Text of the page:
At the time of the dedication of the Hispanic Room in the Library of Congress, the mural adorning its south wall, depicting the coat of arms of Christopher Columbus and following a broad design developed by the architect of the room, Paul Philippe Cret, had not yet been commissioned. After deciding on the overall design for the mural and giving much consideration to the techniques with which it could be executed, Cret became interested in the use of stainless steel. His interest became known to the executives of the Allegheny Ludlum Steel Corp. of Pittsburgh, Pa., who saw in the project not only the opportunity to experiment with the use of stainless steel but also the chance to contribute to better understanding between the Americas. They therefore generously offered to provide the steel for the mural and to provide the artist to paint it. The gift, an unusual gesture of Latin American friendship on the part of a group of U.S. businessmen, was dedicated on May 27, 1940.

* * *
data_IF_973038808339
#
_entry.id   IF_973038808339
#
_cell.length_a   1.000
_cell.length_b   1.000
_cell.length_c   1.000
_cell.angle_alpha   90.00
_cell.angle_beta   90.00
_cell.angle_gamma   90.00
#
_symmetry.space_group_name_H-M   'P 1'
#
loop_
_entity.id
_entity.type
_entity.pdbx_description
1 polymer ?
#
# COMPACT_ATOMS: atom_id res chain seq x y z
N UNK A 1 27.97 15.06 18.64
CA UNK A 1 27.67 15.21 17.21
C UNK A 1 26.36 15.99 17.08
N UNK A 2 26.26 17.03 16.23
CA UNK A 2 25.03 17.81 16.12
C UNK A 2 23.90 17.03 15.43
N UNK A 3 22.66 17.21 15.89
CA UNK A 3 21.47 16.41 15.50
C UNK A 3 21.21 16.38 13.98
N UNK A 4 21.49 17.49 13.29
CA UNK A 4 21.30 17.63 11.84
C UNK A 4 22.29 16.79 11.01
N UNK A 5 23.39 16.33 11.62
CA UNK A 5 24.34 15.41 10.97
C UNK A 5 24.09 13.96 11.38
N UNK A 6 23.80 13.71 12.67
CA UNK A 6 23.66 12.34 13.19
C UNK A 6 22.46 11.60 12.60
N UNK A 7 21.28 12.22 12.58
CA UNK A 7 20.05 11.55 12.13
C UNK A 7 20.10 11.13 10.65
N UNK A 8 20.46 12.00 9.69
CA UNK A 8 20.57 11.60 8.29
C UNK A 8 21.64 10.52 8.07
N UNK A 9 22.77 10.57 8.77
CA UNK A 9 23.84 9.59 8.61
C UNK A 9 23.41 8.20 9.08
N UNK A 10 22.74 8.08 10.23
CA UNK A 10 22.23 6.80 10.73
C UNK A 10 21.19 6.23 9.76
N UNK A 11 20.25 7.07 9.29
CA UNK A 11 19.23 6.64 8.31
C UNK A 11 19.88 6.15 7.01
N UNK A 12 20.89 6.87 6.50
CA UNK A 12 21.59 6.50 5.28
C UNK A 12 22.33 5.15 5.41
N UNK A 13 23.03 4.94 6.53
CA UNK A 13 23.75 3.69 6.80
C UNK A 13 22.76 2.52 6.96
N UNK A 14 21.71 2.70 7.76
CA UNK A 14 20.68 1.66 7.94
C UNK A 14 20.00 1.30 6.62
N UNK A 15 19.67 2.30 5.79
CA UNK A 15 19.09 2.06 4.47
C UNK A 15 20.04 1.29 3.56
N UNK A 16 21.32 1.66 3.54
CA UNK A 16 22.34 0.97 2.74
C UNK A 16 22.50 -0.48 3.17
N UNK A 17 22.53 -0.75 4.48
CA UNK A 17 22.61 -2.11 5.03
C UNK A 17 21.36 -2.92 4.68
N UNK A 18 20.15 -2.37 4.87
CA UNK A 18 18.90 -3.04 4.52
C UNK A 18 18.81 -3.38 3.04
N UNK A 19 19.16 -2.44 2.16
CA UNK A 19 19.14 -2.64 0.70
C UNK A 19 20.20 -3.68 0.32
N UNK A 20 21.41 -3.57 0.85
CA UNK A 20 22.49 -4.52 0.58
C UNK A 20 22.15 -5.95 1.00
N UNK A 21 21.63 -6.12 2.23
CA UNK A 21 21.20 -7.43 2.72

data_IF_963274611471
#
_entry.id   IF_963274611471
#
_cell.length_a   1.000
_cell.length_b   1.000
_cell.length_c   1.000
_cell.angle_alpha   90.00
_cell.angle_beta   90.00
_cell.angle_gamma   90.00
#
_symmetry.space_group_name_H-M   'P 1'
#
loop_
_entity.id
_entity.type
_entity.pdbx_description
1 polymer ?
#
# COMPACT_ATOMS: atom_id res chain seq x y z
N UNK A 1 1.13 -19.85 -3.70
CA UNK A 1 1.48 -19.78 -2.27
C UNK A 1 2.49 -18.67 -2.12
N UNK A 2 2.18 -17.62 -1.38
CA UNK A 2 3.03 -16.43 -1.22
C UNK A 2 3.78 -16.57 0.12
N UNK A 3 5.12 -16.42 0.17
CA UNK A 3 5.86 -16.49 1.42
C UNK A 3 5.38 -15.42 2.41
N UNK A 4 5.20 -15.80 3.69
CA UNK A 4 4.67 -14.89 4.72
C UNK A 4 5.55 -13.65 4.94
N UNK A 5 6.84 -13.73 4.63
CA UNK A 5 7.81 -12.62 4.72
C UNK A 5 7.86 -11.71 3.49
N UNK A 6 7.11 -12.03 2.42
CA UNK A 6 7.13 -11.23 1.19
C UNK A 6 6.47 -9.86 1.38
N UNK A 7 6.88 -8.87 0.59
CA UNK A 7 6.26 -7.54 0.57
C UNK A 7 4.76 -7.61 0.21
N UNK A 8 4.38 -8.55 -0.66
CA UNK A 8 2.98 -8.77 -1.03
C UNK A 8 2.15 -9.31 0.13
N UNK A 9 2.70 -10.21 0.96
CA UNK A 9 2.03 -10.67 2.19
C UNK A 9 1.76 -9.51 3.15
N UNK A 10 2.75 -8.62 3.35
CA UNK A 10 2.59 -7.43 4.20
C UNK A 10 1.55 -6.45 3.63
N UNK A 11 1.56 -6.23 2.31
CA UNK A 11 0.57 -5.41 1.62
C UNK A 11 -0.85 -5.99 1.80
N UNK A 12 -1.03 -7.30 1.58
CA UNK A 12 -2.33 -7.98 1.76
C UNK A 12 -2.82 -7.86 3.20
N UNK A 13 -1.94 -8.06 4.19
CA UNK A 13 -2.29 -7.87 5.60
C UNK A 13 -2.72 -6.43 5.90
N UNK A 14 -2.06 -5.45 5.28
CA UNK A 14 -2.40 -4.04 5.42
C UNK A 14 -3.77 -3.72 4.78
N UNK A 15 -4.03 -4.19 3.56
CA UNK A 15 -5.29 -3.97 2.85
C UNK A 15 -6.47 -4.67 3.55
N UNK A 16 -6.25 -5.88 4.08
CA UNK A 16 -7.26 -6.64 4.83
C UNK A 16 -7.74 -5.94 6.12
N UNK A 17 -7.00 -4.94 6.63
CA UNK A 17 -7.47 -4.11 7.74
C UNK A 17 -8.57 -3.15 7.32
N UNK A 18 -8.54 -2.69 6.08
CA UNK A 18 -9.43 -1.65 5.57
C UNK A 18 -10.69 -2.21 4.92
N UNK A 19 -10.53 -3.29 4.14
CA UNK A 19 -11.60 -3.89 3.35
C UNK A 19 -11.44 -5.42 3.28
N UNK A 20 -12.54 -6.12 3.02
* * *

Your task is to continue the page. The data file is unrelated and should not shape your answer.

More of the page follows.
At the time of its dedication, the work was said to be the first example of a mural on steel in any building. In preparing it, the steel was incised in all those sections that
were to be covered by paint, and the paint itself, which was oil based, was applied in several coats, after which the whole was covered with a protective varnish. The basic
advantages of this medium were that it offered a surface that could be detached and moved at will and that backgrounds of extreme brilliance would be achieved.